In my role at Human Rights Campaign (HRC) I read and hear stories about LGBT experiences from all corners of the country, every day, and can sometimes only skim them for the high level details. Recently, however, two stories emerging from North Carolina got my full attention.
First is the story of a Michael Morones, an 11-year-old boy in Raleigh, N.C., who was relentlessly teased and bullied for watching “My Little Pony,” a television show about empathy, respect and friendship. Michael is part of a growing number of male fans of “My Little Pony,” dubbed “Bronies.” His parents and close friends supported his passion for “My Little Pony,” but many of his classmates felt differently. His parents shared publicly that Michael often came home from school upset about being called “gay” by his classmates, and asked when it would stop. They describe Michael as “not the type to complain about the bullying,” but it clearly got the better of him. Michael tried to hang himself on his bunk bed. His mother found him just in time, but he is unconscious, clinging to life, and expected to have significant brain damage—he is an 11-year-old child.
The other story is about 17-year-old Blake Brockington, a senior in Charlotte, N.C., who is breaking down barriers at East Mecklenburg High School. Blake is transgender and just won his school’s vote for homecoming king. Blake is hoping to set a positive example and pave the way for other students who struggle with their identity. Blake did not have an easy road—when he first came out as transgender, he faced harassment from fellow students (mostly male), and was treated poorly by school counselors. And even worse, he was rejected by his father and forced to move out of his home and into foster care. Today, Blake is receiving tremendous support from his peers and is mentoring younger transgender students. He credits one particular teacher, his social worker, foster parents, and doctors and therapists who have helped him overcome the myriad challenges he faced in adolescence. Next fall, he’ll attend the University of North Carolina-Charlotte where he intends to study mathematics with a minor in music and education.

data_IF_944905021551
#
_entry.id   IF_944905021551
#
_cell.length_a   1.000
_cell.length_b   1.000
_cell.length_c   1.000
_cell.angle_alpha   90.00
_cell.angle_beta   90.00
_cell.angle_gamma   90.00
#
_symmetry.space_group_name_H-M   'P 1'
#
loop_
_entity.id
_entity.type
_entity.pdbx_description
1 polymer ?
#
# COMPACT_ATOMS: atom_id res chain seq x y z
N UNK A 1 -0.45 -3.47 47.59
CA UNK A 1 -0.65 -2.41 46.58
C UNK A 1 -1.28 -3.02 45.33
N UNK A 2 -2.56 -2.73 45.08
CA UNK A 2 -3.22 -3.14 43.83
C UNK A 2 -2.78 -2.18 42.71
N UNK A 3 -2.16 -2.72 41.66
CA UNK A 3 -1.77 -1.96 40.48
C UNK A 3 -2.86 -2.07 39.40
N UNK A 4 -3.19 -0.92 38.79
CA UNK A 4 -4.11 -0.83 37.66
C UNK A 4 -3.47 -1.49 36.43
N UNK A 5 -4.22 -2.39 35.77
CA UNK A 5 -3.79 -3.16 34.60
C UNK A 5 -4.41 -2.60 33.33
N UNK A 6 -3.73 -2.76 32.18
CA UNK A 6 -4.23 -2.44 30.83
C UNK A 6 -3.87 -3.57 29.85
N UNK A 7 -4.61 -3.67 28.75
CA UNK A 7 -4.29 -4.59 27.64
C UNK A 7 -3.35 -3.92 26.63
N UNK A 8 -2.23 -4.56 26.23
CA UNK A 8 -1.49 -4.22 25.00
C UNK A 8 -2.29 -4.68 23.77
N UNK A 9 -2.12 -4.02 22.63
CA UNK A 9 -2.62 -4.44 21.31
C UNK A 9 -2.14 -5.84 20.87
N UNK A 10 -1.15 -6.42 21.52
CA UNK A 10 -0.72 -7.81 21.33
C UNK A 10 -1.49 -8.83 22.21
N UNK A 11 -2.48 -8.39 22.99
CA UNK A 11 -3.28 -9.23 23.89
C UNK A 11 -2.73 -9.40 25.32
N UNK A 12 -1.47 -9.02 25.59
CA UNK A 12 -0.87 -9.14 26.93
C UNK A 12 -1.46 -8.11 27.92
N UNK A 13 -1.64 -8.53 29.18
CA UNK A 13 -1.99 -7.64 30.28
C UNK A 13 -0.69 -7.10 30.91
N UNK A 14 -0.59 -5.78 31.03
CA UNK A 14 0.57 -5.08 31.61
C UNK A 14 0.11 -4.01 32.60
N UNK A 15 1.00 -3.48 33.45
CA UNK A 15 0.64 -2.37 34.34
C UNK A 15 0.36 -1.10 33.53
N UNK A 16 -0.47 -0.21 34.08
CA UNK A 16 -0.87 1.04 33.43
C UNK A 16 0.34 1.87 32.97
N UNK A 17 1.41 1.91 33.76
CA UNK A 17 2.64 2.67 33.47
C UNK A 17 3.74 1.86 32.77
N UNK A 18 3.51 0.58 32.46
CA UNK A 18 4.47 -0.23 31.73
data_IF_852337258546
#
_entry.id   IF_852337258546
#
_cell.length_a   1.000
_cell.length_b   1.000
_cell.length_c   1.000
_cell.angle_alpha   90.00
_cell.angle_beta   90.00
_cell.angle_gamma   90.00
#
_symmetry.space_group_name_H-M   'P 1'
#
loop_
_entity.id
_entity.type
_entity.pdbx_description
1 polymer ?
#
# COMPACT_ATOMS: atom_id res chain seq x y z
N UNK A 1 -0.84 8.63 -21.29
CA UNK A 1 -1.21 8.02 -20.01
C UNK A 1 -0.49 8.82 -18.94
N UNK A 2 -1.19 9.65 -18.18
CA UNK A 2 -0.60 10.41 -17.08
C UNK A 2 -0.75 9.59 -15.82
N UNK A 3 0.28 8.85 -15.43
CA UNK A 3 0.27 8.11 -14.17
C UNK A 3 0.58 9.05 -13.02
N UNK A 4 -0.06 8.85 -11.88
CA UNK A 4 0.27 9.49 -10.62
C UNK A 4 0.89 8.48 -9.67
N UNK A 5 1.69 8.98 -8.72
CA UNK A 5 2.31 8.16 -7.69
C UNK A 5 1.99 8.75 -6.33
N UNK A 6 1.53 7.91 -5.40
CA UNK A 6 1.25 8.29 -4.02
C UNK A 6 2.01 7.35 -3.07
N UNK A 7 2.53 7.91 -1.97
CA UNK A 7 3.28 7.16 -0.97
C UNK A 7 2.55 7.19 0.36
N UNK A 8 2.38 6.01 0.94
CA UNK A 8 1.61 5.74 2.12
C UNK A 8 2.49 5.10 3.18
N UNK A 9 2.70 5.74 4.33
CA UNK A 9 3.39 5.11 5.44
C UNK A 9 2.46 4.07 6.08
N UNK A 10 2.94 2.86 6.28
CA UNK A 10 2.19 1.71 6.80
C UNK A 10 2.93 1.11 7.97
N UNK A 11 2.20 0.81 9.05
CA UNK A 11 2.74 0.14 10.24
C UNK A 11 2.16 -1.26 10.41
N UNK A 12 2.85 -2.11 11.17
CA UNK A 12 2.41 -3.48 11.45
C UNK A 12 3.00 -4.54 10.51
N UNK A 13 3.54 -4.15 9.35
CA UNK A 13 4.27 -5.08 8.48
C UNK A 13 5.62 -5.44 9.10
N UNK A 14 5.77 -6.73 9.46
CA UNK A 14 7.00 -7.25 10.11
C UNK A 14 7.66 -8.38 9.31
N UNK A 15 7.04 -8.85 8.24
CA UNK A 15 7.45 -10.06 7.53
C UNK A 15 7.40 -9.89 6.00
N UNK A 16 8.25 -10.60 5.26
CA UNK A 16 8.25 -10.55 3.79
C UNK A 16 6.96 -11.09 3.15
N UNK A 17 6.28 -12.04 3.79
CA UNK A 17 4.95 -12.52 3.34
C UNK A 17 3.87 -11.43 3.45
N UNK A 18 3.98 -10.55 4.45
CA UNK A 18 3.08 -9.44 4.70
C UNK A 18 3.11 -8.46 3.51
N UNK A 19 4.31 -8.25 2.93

These two stories with remarkably different outcomes—one tragic, one uplifting, force us to consider what went wrong, what went right, and how we as youth-serving professionals should be engaged in conversations and practices to ensure more of the best possible outcomes for all youth.
Michael had love and support from his immediate family—a key ingredient for thriving, but he was not protected at school. We know that suicidality is complex, and typically a response to multiple life stressors. It was likely not anti-gay bullying alone that led Michael to take this desperate step, but it certainly put him over the edge and is more than any 11-year-old—any child, anywhere, should have to endure. Research suggests that boys 11 to 17 who experience anti-gay bullying are at a higher risk for suicide than those bullied based on other biases. Why, in our culture, is being gay or perceived as being gay, or “not masculine enough” cause for taking your own life? Where did his classmates hear the words “gay” being used as a put-down, and how many teachers, counselors or parents overheard these slurs and chose to stand by?
We didn’t need another wake-up call, so let’s make this the last and be sure that we are paying attention to the words our children use, to how they speak to one another, and not turn a deaf ear to anti-gay (or any other bias-based) teasing and bullying. The next time you hear the word gay tossed out as a slur, act as if the person being targeted is as vulnerable as Michael was on his last conscious day.
Blake points to a few key adults, including helping professionals, who supported him and shielded him from negative attention. He recently felt the immense support of peers who cheered him on as he achieved his dream of being homecoming king. Blake easily could have had the same fate as the young boy in Raleigh, and we may never know what specific person, or experience made the difference for Blake. We know that LGBTQ youth face extraordinary vulnerabilities and challenges, and every opportunity we have to show support, kindness, empathy and advocacy can be a life-saver.
Later this week, HRC’s Foundation is launching Time to Thrive, our inaugural annual conference promoting safety, inclusion and well-being for LGBTQ youth. More than 500 educators and youth-serving professionals will attend this event in Las Vegas, spending three days immersed in learning new skills and competencies for enhancing emotional well-being, family connection, academic achievement, social skills and optimism among LGBTQ youth. As we approach Time to Thrive I feel that these two stories are a call to action for all of us who interface daily with children and youth — social workers, counselors, coaches, mentors, educators, parents — to push ourselves one step further to speak up and stand up, to tell young people it is not OK to cut someone down because of their sexual orientation, gender identity or expression, and to support and encourage young people who are brave enough to come out as LGBTQ.
Ellen Kahn, M.S.S., is the director of the Family Project at the Human Rights Campaign, America’s largest civil rights organization working to achieve lesbian, gay, bisexual and transgender equality.